Dialed In Draws Solid Post
DIALED IN DRAWS SOLID POST
A cheer went up from the Dialed In camp when its stretch-running Florida Derby winner drew the coveted post 8 for Saturday's 137th Kentucky Derby at Churchill Downs
Conversely, there was a muted reaction from the connections of Uncle Mo when the 2-year-old champion landed post 18 in a field of 20.
So based on their post positions for the $2 million Run for the Roses, Churchill oddsmaker Mike Battaglia tabbed Dialed In the 4-1 favorite on the morning line, with Uncle Mo a close second choice at 9-2.
'I guess it could have gone either way,' said Dialed In trainer, Nick Zito. 'I'm flattered by it, very humbled.'
Uncle Mo, after romping through his first four starts, was expected to be a heavy favorite until the wheels came off when he finished third in the Wood Memorial. Owner Mike Repole and trainer Todd Pletcher said he came out of that race with an intestinal inflammation, and ever since Repole has said Mo is 50-50 to run in the Derby, 'but so is every other horse in the race.'
Citing Tuesday's defection of Wood winner Toby's Corner, Repole remained cautious yesterday
'Anyone who says his horse is 100 percent to run is dreaming,' Repole said. 'No doubt Mo is progressing. Whether he can progress enough to take on a 20-horse field going a mile-and-a-quarter on the first Saturday in May is a game-time decision. But I wouldn't put up $25,000 (the fee to enter, with another $25,000 to start) unless I thought he could.'
Uncle Mo will be re-examined today by a trio of veterinarians.
'That will be the last big step,' Repole said. 'When a horse has something internal, he can fool you and make you think he's 100 percent. We have until Saturday morning [to scratch him].'
By then, millions of dollars will have been bet on Uncle Mo, but Repole's not worried about that.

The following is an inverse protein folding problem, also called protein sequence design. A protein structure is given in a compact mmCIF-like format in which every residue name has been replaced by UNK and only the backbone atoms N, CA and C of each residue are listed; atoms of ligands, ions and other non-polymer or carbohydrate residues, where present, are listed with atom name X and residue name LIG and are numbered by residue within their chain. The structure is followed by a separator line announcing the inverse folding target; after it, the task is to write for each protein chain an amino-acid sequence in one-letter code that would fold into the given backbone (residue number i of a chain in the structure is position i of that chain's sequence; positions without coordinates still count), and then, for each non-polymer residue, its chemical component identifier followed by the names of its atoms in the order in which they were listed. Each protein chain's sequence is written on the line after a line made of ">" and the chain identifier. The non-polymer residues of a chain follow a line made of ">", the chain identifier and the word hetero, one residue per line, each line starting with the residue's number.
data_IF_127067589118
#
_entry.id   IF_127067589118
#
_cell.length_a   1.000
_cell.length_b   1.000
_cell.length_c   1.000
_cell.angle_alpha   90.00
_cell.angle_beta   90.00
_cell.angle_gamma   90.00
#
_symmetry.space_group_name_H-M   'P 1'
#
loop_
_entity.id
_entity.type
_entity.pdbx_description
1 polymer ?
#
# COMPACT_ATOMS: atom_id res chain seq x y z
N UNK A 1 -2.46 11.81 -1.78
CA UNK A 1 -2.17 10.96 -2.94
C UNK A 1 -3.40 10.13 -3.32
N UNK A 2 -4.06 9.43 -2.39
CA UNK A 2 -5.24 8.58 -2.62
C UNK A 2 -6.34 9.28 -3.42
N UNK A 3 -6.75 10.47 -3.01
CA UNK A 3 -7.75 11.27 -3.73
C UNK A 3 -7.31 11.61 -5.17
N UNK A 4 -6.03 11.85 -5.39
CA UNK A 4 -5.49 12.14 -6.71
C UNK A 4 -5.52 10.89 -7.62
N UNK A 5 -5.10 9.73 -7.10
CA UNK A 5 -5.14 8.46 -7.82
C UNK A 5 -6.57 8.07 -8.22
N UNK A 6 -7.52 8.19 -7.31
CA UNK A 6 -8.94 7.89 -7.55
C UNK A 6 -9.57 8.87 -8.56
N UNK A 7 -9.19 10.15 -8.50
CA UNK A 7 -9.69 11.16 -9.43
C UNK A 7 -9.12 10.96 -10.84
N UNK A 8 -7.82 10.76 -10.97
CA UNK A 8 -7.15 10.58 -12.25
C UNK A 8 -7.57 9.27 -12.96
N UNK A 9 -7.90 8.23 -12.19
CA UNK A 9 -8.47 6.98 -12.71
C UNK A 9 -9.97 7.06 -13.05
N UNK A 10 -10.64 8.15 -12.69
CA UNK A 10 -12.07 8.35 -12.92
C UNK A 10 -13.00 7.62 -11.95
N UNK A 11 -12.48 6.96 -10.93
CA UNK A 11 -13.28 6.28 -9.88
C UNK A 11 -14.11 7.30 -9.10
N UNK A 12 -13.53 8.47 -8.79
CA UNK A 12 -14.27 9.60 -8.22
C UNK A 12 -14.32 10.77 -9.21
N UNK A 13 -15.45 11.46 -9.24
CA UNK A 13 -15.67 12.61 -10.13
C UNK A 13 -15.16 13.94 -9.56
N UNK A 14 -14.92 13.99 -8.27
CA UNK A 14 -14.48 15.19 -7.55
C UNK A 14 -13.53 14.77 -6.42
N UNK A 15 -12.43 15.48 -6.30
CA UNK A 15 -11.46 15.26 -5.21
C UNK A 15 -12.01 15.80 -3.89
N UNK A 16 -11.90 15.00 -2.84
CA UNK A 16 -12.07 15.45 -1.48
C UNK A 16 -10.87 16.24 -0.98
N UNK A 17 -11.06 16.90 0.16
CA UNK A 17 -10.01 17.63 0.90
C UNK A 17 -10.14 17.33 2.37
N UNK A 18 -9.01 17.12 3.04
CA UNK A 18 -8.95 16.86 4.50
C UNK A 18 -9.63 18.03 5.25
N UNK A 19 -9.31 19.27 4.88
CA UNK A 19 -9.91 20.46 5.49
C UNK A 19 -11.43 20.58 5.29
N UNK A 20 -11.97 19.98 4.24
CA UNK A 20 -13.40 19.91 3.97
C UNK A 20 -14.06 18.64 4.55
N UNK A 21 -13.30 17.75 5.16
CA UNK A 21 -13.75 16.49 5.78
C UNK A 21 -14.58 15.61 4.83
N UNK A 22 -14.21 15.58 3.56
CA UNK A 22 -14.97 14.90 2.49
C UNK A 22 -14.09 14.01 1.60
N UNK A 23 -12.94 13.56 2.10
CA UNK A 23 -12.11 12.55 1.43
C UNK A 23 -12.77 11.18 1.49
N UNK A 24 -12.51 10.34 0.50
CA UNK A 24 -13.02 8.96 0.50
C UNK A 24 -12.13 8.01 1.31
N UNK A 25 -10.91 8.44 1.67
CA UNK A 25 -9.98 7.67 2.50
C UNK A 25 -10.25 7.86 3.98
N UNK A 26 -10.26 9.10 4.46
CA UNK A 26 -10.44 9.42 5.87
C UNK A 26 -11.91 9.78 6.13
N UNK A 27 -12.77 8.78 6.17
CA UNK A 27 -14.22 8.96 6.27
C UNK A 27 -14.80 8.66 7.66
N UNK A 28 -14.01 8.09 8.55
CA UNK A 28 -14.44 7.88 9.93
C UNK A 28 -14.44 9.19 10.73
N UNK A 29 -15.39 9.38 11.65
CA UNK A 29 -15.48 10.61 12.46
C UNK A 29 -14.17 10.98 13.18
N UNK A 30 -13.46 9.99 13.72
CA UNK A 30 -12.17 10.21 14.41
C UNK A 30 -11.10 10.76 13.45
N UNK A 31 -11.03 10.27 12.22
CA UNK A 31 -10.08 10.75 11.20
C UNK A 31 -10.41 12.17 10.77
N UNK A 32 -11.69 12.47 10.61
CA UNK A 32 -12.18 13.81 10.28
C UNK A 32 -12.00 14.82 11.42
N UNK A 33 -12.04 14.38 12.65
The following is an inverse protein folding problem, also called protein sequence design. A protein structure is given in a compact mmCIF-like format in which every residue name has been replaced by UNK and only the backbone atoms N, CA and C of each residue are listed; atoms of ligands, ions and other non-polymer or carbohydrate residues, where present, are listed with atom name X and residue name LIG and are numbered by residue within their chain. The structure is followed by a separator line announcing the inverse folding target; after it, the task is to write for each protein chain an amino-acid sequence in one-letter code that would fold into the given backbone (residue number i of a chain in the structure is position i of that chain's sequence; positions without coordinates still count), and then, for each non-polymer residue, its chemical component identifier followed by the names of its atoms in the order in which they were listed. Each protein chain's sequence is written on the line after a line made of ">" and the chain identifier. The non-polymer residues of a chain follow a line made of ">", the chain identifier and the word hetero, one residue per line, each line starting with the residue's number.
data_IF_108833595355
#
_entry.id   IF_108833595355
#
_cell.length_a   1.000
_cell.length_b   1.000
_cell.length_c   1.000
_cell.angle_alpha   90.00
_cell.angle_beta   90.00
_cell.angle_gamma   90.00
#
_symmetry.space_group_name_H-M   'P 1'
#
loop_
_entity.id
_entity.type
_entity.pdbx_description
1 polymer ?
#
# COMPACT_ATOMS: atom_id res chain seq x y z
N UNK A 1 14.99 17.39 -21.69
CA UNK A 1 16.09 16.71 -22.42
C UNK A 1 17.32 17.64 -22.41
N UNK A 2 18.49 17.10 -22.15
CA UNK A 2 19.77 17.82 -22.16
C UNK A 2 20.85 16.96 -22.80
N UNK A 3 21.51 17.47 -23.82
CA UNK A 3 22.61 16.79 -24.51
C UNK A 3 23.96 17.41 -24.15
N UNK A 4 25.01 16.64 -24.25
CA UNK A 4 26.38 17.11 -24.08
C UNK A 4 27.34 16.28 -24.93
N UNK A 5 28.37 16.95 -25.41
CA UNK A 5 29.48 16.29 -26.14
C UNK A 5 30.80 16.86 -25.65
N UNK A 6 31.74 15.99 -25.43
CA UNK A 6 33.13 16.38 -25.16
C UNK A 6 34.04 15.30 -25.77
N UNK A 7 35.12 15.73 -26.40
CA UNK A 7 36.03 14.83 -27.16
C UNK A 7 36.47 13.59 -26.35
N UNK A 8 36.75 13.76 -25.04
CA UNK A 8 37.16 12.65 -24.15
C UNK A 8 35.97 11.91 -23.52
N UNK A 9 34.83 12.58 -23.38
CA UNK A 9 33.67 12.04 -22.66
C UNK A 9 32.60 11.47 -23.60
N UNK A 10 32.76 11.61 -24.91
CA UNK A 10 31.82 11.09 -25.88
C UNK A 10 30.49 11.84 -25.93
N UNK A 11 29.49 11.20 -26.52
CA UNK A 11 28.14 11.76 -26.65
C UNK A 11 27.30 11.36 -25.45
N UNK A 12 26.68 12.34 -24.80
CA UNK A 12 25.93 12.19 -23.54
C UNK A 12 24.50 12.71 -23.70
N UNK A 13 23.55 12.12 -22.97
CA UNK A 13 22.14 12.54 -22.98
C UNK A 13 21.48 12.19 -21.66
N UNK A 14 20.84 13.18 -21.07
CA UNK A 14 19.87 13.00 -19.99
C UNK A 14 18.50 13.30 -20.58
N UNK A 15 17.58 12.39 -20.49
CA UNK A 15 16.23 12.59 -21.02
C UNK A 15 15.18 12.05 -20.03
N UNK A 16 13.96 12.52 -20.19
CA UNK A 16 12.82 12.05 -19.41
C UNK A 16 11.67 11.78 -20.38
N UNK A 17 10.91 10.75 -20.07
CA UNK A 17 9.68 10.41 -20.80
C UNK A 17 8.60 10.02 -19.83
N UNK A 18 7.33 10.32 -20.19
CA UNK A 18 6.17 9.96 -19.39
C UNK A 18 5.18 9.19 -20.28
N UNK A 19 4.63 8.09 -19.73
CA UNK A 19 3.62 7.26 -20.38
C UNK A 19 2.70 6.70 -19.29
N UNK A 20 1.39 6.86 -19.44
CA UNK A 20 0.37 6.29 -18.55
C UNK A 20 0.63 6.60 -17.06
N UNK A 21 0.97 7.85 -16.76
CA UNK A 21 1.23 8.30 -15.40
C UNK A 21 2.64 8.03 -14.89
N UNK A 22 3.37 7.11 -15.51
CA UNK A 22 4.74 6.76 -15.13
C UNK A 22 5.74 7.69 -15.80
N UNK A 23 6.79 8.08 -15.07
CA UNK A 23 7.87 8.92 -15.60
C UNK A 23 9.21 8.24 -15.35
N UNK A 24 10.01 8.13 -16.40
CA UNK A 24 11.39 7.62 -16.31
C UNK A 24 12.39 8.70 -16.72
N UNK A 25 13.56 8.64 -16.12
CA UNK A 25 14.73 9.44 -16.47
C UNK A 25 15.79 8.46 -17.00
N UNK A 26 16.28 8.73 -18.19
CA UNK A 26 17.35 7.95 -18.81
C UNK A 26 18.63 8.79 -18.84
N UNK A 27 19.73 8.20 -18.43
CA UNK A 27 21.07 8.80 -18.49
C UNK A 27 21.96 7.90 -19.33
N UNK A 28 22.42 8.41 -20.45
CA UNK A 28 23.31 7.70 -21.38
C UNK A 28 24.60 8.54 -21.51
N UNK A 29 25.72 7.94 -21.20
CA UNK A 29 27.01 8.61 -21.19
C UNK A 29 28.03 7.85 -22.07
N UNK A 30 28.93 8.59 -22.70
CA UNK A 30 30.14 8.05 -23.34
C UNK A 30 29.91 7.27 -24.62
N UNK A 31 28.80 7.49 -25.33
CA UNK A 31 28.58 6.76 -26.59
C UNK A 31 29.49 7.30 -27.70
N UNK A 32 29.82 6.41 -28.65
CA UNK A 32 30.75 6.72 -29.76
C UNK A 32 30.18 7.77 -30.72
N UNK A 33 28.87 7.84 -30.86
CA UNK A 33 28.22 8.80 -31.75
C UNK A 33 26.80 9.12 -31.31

'I'm going to do what's best for my horse and for horseracing, and I can't worry about the betting pools,' Repole said. 'I'm still hoping Mo will be the big story at 7 o'clock Saturday night.'
As for the outside post, Repole said, 'I like the 18. Uncle Mo isn't a one-dimensional speed horse. There are five or six horses in the race with tremendous speed. Johnny [Velazquez, Mo's jockey] can let them go and draft in behind them. I'd rather be in posts 15 to 20 than 1 to 5.'
Repole's other Derby horse, Stay Thirsty -- who he said is 'training 1,000 percent' -- drew post 4, the same post Super Saver, Pletcher's first and only Derby winner (from 28 starters), broke from last year.
Two other top contenders have tough posts to overcome: Nehro, the 6-1 third choice in post 19; and Archarcharch, co-fourth choice at 10-1, in the dreaded 1 hole.
'I have always wanted to be No. 1, but not in the Kentucky Derby starting gate,' said trainer Jinks Fires. 'It's still the shortest way around, and at least I am not out next to the track kitchen.'
Nehro's trainer, Steve Asmussen, said, 'He needs to run the race of his life, but there is a lot of pace to his inside. I could see a lot of scenarios where it would be good for us.'
by Ed Fountaine
No horse going into Saturday's Kentucky Derby can boast a better performance profile, a faster speed chart or a better work pattern than the horse with the most ridiculous name -- Archarcharch.
And if that is not enough to get aboard his bandwagon, he is galloping proof that in racing, as elsewhere, luck's a fortune.